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Insectes Sociaux

, Volume 61, Issue 3, pp 239–245 | Cite as

Colony founding by the ant Myrmelachista flavocotea

  • K. M. Kuhn
Research Article

Abstract

Identifying key life history characters is crucial to understanding the selective forces that influence species interactions and reciprocal evolution. We often know little about colony-founding behavior and colony structure of ants involved in obligate interactions with plants. Here, I describe colony-founding behavior of Myrmelachista flavocotea (Formicidae: Formicinae) on its obligate host plants Ocotea atirrensis and O. dendrodaphne (Lauraceae) in a lowland Caribbean rainforest at La Selva Biological Station, Costa Rica. Ocotea seedlings produce specialized nodules on the main stem that are used as domatia by founding queens. In this study, Ocotea seedlings were colonized by multiple haplometrotically founding M. flavocotea queens. Mature colonies typically had only a single queen, apparently as a result of secondary monogyny. The number of foundress queens per tree was positively correlated with seedling height and stem diameter (nesting space) at time of colony founding. The extent to which foundress queens cooperate in colony founding is not known. Nonetheless, colony establishment by multiple foundress queens may be critical in ensuring the successful founding by at least one queen, thus allowing the perpetuation of the Myrmelachista-Ocotea interaction.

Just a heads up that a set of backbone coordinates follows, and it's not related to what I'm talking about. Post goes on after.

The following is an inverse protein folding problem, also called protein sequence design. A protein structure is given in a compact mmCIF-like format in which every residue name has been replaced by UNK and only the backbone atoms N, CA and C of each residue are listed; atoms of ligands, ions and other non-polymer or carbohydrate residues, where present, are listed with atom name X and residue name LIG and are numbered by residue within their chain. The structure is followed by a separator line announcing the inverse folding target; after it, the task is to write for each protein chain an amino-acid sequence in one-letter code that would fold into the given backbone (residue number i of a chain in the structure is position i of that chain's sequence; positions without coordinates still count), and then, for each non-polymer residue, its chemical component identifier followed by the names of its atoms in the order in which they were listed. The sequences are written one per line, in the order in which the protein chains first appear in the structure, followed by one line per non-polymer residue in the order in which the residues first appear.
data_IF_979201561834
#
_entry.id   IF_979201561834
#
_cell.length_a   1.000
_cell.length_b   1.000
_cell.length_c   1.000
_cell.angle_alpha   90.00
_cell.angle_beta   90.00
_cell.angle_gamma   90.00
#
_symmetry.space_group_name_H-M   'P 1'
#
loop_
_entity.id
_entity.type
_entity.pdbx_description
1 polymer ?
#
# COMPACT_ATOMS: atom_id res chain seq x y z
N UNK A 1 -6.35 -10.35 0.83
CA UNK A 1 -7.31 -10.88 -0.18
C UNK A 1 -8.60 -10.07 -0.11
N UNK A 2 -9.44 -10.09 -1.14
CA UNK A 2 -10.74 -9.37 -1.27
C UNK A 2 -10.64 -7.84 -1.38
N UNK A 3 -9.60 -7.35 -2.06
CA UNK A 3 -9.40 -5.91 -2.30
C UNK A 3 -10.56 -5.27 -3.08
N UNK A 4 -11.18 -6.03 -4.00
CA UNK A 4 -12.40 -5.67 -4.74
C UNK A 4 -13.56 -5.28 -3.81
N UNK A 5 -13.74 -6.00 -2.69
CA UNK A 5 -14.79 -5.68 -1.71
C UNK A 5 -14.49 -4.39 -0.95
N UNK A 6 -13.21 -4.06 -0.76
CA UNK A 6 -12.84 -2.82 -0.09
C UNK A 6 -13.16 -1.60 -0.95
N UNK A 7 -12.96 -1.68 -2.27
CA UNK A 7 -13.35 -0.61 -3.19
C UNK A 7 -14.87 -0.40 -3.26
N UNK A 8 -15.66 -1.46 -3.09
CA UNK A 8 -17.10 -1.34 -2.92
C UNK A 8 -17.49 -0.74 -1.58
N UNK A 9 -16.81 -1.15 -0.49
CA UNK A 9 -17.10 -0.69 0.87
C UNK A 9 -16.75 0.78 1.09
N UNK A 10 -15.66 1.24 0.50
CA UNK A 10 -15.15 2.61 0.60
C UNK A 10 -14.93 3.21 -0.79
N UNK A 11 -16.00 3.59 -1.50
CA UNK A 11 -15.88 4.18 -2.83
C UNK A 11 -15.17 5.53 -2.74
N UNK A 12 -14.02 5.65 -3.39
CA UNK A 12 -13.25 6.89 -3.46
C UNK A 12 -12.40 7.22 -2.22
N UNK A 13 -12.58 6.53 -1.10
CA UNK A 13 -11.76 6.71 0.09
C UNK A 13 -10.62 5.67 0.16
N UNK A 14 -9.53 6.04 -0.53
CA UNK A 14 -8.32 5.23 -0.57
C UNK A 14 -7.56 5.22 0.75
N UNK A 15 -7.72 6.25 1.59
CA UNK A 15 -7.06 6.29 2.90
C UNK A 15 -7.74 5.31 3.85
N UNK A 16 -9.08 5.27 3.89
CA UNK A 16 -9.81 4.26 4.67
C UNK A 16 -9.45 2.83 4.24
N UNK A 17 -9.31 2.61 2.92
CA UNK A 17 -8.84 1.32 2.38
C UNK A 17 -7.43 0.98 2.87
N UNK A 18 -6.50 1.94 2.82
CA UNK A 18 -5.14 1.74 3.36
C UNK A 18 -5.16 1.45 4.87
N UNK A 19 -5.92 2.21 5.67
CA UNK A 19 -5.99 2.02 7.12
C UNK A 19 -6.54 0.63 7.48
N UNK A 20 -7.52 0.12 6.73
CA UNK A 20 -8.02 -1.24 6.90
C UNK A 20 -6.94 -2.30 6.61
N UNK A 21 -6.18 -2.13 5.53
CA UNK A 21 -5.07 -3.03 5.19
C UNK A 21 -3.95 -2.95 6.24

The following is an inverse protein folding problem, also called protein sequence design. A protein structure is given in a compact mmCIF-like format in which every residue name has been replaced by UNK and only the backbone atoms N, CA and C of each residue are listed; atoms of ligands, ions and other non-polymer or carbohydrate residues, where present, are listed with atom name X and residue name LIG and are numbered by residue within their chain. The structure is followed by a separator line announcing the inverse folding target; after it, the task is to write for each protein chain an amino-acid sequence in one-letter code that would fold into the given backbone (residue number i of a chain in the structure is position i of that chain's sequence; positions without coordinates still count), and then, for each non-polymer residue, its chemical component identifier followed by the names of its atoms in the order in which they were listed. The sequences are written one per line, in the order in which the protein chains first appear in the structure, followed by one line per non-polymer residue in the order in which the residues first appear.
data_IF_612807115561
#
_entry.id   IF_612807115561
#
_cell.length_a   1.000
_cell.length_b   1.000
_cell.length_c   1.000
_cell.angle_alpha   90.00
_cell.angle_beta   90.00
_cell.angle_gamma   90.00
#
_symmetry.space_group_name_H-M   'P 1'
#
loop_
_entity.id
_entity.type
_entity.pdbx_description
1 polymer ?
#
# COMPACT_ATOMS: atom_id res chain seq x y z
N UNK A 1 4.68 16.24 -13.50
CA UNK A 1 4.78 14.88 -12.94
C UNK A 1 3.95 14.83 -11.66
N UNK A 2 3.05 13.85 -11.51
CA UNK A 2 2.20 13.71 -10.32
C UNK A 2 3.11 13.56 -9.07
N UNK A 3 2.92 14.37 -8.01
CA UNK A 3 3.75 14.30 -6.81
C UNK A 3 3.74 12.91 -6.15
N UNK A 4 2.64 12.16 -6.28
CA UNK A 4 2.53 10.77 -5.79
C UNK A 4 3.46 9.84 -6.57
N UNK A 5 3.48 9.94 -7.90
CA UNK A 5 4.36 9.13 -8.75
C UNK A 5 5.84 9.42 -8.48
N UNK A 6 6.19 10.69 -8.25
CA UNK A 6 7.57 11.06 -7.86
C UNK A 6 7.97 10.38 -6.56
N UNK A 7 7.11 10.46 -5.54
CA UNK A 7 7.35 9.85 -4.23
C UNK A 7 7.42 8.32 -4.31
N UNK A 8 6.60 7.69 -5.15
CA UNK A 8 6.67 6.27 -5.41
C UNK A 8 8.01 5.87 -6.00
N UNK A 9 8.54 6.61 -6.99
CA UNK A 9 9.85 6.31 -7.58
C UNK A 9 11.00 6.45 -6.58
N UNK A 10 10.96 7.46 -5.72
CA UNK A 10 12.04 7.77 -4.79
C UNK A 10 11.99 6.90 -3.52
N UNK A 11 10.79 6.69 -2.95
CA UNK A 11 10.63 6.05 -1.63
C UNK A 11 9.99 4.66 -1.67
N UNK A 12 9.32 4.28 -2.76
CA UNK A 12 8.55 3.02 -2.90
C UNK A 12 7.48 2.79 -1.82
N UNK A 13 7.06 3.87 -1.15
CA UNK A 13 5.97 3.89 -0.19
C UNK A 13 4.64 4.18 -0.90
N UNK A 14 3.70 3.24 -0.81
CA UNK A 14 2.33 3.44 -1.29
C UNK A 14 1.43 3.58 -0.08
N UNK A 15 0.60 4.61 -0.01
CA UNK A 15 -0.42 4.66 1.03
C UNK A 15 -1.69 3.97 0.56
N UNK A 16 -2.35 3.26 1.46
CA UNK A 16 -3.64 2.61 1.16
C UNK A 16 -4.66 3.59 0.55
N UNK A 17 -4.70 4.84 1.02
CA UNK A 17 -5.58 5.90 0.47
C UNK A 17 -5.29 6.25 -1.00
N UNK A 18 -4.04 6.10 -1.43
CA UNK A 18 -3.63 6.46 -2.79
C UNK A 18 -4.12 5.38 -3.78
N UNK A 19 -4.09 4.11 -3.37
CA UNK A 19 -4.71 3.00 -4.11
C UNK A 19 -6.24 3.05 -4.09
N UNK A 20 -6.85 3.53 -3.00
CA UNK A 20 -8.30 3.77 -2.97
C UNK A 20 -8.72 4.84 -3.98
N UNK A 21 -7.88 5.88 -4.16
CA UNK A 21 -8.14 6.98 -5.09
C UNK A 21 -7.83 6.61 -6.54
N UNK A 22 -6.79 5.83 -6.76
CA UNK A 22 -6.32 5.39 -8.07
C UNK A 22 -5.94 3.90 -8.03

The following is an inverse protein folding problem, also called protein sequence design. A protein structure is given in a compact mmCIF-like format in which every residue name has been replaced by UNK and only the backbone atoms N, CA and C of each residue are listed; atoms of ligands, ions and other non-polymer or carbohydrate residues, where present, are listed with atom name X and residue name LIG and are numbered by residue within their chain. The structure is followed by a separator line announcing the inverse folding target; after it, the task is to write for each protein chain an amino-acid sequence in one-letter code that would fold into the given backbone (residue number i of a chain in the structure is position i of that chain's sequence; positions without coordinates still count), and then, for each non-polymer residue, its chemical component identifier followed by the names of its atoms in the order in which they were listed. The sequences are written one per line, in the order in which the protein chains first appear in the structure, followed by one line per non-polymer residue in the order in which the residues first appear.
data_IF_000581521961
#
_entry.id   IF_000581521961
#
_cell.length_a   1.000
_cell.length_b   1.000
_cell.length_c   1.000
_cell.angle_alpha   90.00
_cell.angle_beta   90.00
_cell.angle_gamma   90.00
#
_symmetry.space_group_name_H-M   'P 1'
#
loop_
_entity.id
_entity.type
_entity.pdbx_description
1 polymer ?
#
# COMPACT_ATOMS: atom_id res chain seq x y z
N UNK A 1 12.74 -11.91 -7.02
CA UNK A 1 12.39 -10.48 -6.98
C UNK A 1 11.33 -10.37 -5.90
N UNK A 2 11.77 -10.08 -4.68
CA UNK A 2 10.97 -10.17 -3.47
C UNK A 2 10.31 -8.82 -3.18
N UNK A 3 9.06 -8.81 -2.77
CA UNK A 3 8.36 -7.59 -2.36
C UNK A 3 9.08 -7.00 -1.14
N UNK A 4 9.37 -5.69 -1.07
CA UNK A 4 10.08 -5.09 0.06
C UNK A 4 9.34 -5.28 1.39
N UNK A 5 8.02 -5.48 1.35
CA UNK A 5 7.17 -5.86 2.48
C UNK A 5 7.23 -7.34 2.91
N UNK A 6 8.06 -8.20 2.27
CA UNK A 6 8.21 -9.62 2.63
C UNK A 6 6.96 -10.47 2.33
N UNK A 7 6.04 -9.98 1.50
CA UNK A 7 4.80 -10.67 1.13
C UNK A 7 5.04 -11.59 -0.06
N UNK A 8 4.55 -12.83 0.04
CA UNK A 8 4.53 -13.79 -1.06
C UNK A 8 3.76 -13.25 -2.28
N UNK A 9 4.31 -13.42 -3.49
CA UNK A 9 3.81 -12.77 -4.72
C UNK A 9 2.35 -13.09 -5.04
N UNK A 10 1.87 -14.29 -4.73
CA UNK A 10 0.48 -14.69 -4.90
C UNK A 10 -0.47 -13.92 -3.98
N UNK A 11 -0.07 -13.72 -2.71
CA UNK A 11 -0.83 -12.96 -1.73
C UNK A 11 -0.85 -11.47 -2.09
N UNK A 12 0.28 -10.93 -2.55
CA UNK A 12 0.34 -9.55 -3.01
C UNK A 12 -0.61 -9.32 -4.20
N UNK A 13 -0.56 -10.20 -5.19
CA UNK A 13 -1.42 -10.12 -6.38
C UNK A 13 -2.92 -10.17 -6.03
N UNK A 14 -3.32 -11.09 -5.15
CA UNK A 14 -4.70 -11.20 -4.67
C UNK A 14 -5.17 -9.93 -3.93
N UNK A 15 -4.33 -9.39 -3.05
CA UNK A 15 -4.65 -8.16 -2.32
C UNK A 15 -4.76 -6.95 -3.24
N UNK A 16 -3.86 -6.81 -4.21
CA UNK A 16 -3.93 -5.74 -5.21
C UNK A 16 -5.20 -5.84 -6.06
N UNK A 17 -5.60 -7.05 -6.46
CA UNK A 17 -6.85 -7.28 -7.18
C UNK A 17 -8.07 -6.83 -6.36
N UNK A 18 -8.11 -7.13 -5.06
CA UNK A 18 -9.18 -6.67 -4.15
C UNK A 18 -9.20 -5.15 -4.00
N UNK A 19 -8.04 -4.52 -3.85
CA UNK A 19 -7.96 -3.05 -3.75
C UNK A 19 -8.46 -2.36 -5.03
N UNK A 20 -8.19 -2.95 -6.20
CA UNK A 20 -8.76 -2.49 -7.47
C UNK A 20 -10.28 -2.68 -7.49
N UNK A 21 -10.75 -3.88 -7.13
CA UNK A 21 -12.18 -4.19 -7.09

Keywords

Ant-plant interaction Colony founding Dependent founding Haplometrosis Secondary monogyny Myrmelachista Ocotea 

Notes

Acknowledgments

I am grateful to Robert K. Colwell, Jack Longino, Robin Chazdon, Sal Agosta, Dan Detzi, and two anonymous reviewers for comments and suggestions on earlier drafts of this manuscript. The following people were instrumental in data collection: Sarah Barlett, Stephanie Calora, Elena Dierick, Amanda Good, John Melien, Tiffany Phillips, and Bram Sercu. Funding for this project was provided by the Lawrence R. Penner Endowment to the Connecticut State Museum of Natural History, the Ronald Bamford Endowment to the University of Connecticut Department of Ecology and Evolutionary Biology, the Organization for Tropical Studies, the Explorers Club, a NSF Dissertation Improvement Grant, awarded to K. M. Kuhn, and NSF grants DEB 0639979 and DBI 0851245, awarded to R. K. Colwell.

Supplementary material

40_2014_348_MOESM1_ESM.docx (48 kb)
Supplementary material 1 (DOCX 48 kb)

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Copyright information

© International Union for the Study of Social Insects (IUSSI) 2014

Authors and Affiliations

  1. 1.Department of Ecology and Evolutionary EcologyUniversity of ConnecticutStorrsUSA

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